But there are several problems with McCourt’s optimism — for one, there is no spot market for Bitcoin per se, with the majority of trading occurring across a range of both regulated and unregulated cryptocurrency exchanges.
The other issue is that CME’s Bitcoin options won’t be settled with physically-deliverable Bitcoin either, making the CME product a naked bet piled atop an existing naked bet.
But before we even get that far, what’s the difference between a futures contract and an options contract anyway?
A futures contract is an agreement between two parties to sell or buy an asset at a certain time in the future at a pre-determined price.
In the case of CME’s Bitcoin futures contract, someone could sell a contract for Bitcoin at US$10,000, expiring on November 30, 2019, and someone could agree to buy Bitcoin at US$10,000 on the same date.
The problem comes in because CME’s Bitcoin futures are not physically deliverable.
Which means that when November 30, 2019, comes along and if Bitcoin is US$9,000, the buyer of the US$10,000 future would simply need to hand over US$1,000 over to the seller of that same CME Bitcoin futures contract.
But, and this is an incredibly important “but,” no Bitcoin actually changes hands in CME’s Bitcoin futures contract.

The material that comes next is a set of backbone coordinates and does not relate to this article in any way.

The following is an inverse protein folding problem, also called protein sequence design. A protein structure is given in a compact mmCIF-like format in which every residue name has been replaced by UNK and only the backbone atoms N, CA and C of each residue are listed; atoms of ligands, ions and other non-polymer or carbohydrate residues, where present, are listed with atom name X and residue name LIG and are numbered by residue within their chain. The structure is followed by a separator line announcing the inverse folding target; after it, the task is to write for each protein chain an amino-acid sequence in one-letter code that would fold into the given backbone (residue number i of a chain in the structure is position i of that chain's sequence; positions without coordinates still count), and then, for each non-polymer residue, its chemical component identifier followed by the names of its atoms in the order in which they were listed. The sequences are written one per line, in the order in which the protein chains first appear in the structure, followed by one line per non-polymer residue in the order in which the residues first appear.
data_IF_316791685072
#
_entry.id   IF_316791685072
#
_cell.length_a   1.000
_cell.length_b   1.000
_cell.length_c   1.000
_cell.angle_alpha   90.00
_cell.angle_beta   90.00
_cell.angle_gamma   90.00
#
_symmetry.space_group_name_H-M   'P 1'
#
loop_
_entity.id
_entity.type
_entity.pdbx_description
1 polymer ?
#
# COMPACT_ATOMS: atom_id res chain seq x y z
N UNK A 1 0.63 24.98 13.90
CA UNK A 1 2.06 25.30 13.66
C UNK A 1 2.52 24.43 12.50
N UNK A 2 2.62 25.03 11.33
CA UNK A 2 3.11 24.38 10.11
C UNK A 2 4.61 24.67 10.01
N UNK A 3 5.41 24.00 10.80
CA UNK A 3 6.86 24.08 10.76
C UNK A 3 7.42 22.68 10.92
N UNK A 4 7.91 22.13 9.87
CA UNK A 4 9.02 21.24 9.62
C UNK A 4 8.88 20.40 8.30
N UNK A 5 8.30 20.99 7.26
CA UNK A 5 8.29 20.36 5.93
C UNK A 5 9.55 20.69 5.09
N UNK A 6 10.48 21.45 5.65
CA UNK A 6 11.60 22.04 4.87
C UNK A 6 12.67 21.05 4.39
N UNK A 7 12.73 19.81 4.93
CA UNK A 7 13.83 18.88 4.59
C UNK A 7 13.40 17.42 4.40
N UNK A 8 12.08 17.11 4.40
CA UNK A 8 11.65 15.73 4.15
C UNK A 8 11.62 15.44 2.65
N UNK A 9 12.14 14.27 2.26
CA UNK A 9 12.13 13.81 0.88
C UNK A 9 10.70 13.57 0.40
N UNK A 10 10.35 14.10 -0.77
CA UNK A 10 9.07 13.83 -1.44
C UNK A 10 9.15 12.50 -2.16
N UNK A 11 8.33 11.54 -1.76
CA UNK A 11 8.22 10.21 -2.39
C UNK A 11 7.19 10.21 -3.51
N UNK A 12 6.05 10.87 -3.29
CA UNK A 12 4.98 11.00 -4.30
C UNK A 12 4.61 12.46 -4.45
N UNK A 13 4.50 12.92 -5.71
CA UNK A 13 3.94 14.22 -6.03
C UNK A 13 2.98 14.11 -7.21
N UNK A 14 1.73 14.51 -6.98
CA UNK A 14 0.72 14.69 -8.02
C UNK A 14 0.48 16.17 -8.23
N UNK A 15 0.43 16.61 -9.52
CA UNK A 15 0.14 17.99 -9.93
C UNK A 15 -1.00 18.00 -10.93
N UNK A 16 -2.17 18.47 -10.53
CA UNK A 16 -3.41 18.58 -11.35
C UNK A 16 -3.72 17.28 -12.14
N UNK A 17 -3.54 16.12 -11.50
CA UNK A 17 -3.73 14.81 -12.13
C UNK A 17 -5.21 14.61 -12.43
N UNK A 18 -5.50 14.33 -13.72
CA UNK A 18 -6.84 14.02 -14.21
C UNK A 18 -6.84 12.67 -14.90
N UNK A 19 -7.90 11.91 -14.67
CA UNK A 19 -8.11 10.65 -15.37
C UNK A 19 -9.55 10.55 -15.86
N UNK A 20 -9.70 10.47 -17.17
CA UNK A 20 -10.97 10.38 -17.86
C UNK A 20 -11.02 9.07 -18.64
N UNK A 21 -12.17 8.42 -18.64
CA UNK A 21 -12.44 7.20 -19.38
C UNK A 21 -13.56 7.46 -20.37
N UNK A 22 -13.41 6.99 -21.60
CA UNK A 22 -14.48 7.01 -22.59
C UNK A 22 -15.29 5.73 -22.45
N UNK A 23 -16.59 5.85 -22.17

Which makes it entirely possible for contracts many times the actual circulating supply of Bitcoin to exist — which flies in the face of the very nature of Bitcoin — that its supply is programmatically finite and determined.
In a normal futures contract, the seller of the futures contract is contractually obliged to deliver the asset underlying the contract, whether that asset is a commodity or a stock.
In the case of CME’s Bitcoin futures contract, no such obligation exists. Both sides of the contract are simply naked bets on the future price of Bitcoin.
Options, on the other hand, are contracts that give the purchaser of the option the right to either buy or sell an asset at a future date, but not the obligation to do so.
The purchaser of an option may choose to exercise the option to buy or sell or to let the option expire.
So for instance, if an investor purchased an option to buy Bitcoin at US$10,000 that would expire on November 30, 2019, if the price of Bitcoin was below that amount, the investor would choose not to exercise that option and lose the amount paid for the option.
If however, the price of Bitcoin on November 30, 2019, was above US$10,000, say US$12,000, this astute investor could exercise the option, with the seller contractually obligated to deliver the Bitcoin, and the buyer could then sell the Bitcoin on the open market at US$12,000, pocketing US$2,000 less the cost of the option.
The only problem is that CME’s Bitcoin options are settled in its own cash-settled Bitcoin futures contract and not Bitcoin — making it a bet on a bet and yet again, at the contract’s conclusion, no Bitcoin changes hands.
So it’s hard to say whether or not CME’s Bitcoin options will actually add to or take away from the entire cryptocurrency ecosystem.